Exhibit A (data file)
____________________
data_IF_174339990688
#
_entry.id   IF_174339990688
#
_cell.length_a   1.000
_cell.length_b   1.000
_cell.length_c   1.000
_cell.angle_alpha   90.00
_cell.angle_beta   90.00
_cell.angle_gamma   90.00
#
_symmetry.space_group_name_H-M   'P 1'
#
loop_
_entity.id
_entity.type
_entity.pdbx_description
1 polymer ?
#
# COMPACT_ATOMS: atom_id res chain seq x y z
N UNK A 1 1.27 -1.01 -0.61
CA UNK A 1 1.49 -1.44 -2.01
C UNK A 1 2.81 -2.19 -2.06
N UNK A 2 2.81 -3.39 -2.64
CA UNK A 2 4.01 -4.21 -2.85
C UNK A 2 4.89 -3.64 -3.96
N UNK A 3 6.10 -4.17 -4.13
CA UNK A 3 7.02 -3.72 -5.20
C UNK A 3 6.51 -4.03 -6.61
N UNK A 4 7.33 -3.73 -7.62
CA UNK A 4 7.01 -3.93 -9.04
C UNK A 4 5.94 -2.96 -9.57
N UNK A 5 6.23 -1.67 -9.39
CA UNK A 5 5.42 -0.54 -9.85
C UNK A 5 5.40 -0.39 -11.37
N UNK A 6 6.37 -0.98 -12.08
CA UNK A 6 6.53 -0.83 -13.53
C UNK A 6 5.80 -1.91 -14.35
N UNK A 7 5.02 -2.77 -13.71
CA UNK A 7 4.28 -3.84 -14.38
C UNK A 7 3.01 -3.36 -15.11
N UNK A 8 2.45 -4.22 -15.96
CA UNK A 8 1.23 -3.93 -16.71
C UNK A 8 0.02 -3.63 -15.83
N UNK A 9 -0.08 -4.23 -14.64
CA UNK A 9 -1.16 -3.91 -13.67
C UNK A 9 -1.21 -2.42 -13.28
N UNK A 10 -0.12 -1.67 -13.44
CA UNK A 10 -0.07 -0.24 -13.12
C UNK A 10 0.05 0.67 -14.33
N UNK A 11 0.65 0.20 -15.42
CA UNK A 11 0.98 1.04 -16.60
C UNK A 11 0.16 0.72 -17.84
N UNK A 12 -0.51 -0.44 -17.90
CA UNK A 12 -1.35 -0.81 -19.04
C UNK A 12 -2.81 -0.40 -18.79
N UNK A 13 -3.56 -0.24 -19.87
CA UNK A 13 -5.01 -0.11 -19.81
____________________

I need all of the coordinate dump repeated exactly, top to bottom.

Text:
data_IF_174339990688
#
_entry.id   IF_174339990688
#
_cell.length_a   1.000
_cell.length_b   1.000
_cell.length_c   1.000
_cell.angle_alpha   90.00
_cell.angle_beta   90.00
_cell.angle_gamma   90.00
#
_symmetry.space_group_name_H-M   'P 1'
#
loop_
_entity.id
_entity.type
_entity.pdbx_description
1 polymer ?
#
# COMPACT_ATOMS: atom_id res chain seq x y z
N UNK A 1 1.27 -1.01 -0.61
CA UNK A 1 1.49 -1.44 -2.01
C UNK A 1 2.81 -2.19 -2.06
N UNK A 2 2.81 -3.39 -2.64
CA UNK A 2 4.01 -4.21 -2.85
C UNK A 2 4.89 -3.64 -3.96
N UNK A 3 6.10 -4.17 -4.13
CA UNK A 3 7.02 -3.72 -5.20
C UNK A 3 6.51 -4.03 -6.61
N UNK A 4 7.33 -3.73 -7.62
CA UNK A 4 7.01 -3.93 -9.04
C UNK A 4 5.94 -2.96 -9.57
N UNK A 5 6.23 -1.67 -9.39
CA UNK A 5 5.42 -0.54 -9.85
C UNK A 5 5.40 -0.39 -11.37
N UNK A 6 6.37 -0.98 -12.08
CA UNK A 6 6.53 -0.83 -13.53
C UNK A 6 5.80 -1.91 -14.35
N UNK A 7 5.02 -2.77 -13.71
CA UNK A 7 4.28 -3.84 -14.38
C UNK A 7 3.01 -3.36 -15.11
N UNK A 8 2.45 -4.22 -15.96
CA UNK A 8 1.23 -3.93 -16.71
C UNK A 8 0.02 -3.63 -15.83
N UNK A 9 -0.08 -4.23 -14.64
CA UNK A 9 -1.16 -3.91 -13.67
C UNK A 9 -1.21 -2.42 -13.28
N UNK A 10 -0.12 -1.67 -13.44
CA UNK A 10 -0.07 -0.24 -13.12
C UNK A 10 0.05 0.67 -14.33
N UNK A 11 0.65 0.20 -15.42
CA UNK A 11 0.98 1.04 -16.60
C UNK A 11 0.16 0.72 -17.84
N UNK A 12 -0.51 -0.44 -17.90
CA UNK A 12 -1.35 -0.81 -19.04
C UNK A 12 -2.81 -0.40 -18.79
N UNK A 13 -3.56 -0.24 -19.87
CA UNK A 13 -5.01 -0.11 -19.81